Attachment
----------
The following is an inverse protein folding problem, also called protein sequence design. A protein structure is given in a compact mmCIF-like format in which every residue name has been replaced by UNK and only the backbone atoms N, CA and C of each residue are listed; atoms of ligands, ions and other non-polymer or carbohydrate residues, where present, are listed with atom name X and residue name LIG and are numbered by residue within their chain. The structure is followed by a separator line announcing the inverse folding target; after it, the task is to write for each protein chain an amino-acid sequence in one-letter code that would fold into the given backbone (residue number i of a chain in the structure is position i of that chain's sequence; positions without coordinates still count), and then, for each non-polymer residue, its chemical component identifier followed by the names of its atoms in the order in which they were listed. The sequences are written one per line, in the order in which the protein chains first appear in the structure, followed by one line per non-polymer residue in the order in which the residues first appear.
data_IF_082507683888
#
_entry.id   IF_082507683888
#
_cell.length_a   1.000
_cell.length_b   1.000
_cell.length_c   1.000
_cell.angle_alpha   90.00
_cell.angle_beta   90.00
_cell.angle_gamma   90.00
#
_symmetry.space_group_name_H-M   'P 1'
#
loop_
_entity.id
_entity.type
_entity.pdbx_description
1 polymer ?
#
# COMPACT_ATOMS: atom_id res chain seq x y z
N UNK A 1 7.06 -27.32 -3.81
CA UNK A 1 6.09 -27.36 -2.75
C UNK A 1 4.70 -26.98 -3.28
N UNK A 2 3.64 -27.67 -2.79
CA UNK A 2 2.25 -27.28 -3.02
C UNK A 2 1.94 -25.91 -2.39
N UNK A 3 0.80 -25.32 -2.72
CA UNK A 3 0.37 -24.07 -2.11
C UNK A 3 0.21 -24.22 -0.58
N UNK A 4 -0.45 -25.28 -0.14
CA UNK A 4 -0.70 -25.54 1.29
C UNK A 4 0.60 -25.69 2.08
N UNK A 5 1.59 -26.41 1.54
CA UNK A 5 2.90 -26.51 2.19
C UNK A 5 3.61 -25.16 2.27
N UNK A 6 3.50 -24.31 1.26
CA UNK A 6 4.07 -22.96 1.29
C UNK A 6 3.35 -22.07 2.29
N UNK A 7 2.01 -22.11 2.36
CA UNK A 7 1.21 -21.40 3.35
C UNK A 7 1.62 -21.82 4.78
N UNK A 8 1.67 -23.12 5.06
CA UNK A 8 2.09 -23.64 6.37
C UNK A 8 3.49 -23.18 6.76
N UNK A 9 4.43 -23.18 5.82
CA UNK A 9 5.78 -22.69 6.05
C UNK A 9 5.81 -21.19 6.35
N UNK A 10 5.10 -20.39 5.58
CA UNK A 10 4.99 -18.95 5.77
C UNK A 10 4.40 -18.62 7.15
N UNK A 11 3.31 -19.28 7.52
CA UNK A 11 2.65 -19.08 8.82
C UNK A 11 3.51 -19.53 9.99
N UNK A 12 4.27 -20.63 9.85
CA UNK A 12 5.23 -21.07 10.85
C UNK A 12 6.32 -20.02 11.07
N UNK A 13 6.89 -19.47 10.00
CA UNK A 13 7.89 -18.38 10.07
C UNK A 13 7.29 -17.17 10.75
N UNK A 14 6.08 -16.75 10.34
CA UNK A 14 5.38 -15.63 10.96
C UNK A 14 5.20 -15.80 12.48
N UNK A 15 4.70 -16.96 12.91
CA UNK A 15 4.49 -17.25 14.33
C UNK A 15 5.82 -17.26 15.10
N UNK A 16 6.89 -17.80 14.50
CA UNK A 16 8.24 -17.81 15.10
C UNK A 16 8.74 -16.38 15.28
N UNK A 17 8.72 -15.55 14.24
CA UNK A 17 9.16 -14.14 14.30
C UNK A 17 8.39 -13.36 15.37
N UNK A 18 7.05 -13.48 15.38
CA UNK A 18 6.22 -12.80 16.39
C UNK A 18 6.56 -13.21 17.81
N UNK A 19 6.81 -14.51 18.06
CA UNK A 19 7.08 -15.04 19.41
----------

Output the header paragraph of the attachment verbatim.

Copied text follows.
The following is an inverse protein folding problem, also called protein sequence design. A protein structure is given in a compact mmCIF-like format in which every residue name has been replaced by UNK and only the backbone atoms N, CA and C of each residue are listed; atoms of ligands, ions and other non-polymer or carbohydrate residues, where present, are listed with atom name X and residue name LIG and are numbered by residue within their chain. The structure is followed by a separator line announcing the inverse folding target; after it, the task is to write for each protein chain an amino-acid sequence in one-letter code that would fold into the given backbone (residue number i of a chain in the structure is position i of that chain's sequence; positions without coordinates still count), and then, for each non-polymer residue, its chemical component identifier followed by the names of its atoms in the order in which they were listed. The sequences are written one per line, in the order in which the protein chains first appear in the structure, followed by one line per non-polymer residue in the order in which the residues first appear.